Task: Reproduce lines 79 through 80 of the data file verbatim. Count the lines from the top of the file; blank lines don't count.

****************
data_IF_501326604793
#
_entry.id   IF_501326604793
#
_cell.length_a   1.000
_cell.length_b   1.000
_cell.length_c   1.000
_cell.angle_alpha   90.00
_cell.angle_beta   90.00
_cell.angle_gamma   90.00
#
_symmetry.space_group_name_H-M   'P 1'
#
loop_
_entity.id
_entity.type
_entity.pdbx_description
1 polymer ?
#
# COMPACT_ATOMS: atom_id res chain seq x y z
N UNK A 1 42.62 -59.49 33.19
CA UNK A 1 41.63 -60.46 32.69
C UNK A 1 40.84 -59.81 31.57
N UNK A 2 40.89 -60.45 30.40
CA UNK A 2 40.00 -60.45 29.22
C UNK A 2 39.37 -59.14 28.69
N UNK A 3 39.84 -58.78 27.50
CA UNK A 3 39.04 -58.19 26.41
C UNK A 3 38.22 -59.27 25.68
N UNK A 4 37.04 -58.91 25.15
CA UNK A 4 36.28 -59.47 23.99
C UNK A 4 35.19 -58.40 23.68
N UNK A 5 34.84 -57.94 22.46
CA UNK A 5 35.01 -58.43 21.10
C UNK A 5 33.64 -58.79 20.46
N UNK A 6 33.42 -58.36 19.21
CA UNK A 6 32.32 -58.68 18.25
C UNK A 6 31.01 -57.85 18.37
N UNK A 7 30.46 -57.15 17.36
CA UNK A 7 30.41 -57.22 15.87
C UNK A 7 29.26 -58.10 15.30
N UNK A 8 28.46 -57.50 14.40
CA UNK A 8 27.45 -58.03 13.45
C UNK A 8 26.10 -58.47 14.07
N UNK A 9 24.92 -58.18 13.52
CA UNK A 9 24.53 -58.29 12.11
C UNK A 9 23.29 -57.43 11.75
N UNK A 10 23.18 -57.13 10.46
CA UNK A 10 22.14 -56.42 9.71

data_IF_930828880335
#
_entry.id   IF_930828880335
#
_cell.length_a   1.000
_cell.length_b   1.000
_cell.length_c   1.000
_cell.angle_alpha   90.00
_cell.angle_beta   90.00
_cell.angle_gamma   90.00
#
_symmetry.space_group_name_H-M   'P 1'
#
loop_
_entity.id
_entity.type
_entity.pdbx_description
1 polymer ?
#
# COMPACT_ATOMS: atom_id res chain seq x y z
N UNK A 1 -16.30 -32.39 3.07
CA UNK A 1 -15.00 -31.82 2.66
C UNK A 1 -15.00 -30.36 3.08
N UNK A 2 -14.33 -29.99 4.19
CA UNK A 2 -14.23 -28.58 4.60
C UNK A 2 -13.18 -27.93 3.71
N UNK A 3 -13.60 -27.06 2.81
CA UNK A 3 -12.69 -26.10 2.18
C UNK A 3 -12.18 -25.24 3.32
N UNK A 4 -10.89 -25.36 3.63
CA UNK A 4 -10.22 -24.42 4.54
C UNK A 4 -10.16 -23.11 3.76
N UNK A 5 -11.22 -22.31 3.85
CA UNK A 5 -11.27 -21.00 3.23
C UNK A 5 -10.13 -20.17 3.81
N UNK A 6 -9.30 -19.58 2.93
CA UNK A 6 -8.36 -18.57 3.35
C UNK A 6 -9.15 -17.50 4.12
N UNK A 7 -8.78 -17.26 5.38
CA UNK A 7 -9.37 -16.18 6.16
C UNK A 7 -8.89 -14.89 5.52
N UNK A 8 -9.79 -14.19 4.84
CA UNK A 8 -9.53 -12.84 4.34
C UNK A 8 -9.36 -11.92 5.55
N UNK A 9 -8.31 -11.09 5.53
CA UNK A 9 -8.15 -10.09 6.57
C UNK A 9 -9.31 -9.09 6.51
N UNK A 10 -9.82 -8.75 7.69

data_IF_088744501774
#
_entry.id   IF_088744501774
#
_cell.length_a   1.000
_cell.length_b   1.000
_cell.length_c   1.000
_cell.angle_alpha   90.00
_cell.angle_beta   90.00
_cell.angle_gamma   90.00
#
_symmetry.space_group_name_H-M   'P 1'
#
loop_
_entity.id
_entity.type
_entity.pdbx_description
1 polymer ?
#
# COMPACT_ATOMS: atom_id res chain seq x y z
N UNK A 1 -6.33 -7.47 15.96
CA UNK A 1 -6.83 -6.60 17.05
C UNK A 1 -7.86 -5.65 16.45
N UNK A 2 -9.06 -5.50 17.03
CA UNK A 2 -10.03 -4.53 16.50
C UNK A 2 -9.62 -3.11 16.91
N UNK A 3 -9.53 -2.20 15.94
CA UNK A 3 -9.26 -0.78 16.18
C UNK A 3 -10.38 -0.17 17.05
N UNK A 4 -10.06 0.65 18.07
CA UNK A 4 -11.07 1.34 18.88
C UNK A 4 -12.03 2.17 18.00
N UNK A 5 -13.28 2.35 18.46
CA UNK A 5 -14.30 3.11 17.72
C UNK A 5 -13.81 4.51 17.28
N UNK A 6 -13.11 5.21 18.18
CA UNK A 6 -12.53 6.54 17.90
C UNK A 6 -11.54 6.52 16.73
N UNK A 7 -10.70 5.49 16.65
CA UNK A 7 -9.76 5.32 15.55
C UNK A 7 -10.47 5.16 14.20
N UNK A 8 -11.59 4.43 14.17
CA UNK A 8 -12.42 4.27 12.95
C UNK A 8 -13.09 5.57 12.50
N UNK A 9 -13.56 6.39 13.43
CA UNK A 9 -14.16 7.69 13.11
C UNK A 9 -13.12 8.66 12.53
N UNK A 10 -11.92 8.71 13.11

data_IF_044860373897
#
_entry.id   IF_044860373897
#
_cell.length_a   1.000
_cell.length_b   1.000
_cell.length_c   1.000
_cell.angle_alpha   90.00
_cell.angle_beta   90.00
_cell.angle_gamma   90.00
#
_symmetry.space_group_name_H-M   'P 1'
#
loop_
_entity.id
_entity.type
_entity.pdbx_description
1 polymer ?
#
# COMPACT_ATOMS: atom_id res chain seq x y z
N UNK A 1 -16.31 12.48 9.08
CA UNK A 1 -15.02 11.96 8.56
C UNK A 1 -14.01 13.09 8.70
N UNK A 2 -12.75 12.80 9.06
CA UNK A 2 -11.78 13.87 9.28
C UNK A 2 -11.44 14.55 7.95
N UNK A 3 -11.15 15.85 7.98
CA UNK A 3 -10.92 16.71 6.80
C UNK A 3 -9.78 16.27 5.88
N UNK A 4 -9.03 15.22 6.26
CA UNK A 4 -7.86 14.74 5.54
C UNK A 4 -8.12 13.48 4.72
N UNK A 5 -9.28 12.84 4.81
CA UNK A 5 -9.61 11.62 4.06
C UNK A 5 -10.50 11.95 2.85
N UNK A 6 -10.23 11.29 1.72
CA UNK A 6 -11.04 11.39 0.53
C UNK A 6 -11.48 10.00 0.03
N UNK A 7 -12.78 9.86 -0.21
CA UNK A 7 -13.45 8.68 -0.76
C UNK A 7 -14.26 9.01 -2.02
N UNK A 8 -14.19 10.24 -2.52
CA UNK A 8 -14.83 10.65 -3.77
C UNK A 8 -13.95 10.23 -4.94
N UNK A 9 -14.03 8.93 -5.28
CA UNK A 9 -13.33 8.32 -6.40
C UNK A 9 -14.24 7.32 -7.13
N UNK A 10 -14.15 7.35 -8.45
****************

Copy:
N UNK A 4 -10.89 -25.36 3.63
CA UNK A 4 -10.22 -24.42 4.54